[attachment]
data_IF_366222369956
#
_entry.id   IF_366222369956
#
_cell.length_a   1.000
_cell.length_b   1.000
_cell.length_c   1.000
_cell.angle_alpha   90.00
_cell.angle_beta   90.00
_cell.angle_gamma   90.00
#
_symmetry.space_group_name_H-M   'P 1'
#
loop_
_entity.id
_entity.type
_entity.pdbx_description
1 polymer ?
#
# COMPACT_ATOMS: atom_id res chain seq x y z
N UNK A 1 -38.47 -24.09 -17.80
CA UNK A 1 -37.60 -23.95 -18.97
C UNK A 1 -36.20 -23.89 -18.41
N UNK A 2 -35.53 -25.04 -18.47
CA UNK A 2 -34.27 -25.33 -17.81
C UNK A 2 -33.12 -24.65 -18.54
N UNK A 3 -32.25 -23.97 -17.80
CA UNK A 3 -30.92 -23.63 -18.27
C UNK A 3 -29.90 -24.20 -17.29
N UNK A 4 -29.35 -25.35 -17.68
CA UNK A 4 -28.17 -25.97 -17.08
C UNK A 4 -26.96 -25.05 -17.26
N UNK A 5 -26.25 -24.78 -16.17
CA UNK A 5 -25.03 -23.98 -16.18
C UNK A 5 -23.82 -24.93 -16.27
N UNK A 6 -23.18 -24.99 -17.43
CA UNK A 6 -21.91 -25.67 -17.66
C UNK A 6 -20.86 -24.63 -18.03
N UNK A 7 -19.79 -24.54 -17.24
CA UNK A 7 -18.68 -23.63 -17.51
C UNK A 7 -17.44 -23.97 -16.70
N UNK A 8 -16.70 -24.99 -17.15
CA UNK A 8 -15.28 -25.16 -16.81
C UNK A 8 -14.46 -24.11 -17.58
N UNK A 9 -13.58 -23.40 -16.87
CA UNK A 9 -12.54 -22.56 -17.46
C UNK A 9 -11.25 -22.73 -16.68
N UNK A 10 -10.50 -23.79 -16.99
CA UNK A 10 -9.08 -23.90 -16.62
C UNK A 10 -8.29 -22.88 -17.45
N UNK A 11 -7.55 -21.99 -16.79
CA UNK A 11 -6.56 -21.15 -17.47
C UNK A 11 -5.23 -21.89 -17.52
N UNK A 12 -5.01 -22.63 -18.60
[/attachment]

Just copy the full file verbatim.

data_IF_366222369956
#
_entry.id   IF_366222369956
#
_cell.length_a   1.000
_cell.length_b   1.000
_cell.length_c   1.000
_cell.angle_alpha   90.00
_cell.angle_beta   90.00
_cell.angle_gamma   90.00
#
_symmetry.space_group_name_H-M   'P 1'
#
loop_
_entity.id
_entity.type
_entity.pdbx_description
1 polymer ?
#
# COMPACT_ATOMS: atom_id res chain seq x y z
N UNK A 1 -38.47 -24.09 -17.80
CA UNK A 1 -37.60 -23.95 -18.97
C UNK A 1 -36.20 -23.89 -18.41
N UNK A 2 -35.53 -25.04 -18.47
CA UNK A 2 -34.27 -25.33 -17.81
C UNK A 2 -33.12 -24.65 -18.54
N UNK A 3 -32.25 -23.97 -17.80
CA UNK A 3 -30.92 -23.63 -18.27
C UNK A 3 -29.90 -24.20 -17.29
N UNK A 4 -29.35 -25.35 -17.68
CA UNK A 4 -28.17 -25.97 -17.08
C UNK A 4 -26.96 -25.05 -17.26
N UNK A 5 -26.25 -24.78 -16.17
CA UNK A 5 -25.03 -23.98 -16.18
C UNK A 5 -23.82 -24.93 -16.27
N UNK A 6 -23.18 -24.99 -17.43
CA UNK A 6 -21.91 -25.67 -17.66
C UNK A 6 -20.86 -24.63 -18.03
N UNK A 7 -19.79 -24.54 -17.24
CA UNK A 7 -18.68 -23.63 -17.51
C UNK A 7 -17.44 -23.97 -16.70
N UNK A 8 -16.70 -24.99 -17.15
CA UNK A 8 -15.28 -25.16 -16.81
C UNK A 8 -14.46 -24.11 -17.58
N UNK A 9 -13.58 -23.40 -16.87
CA UNK A 9 -12.54 -22.56 -17.46
C UNK A 9 -11.25 -22.73 -16.68
N UNK A 10 -10.50 -23.79 -16.99
CA UNK A 10 -9.08 -23.90 -16.62
C UNK A 10 -8.29 -22.88 -17.45
N UNK A 11 -7.55 -21.99 -16.79
CA UNK A 11 -6.56 -21.15 -17.47
C UNK A 11 -5.23 -21.89 -17.52
N UNK A 12 -5.01 -22.63 -18.60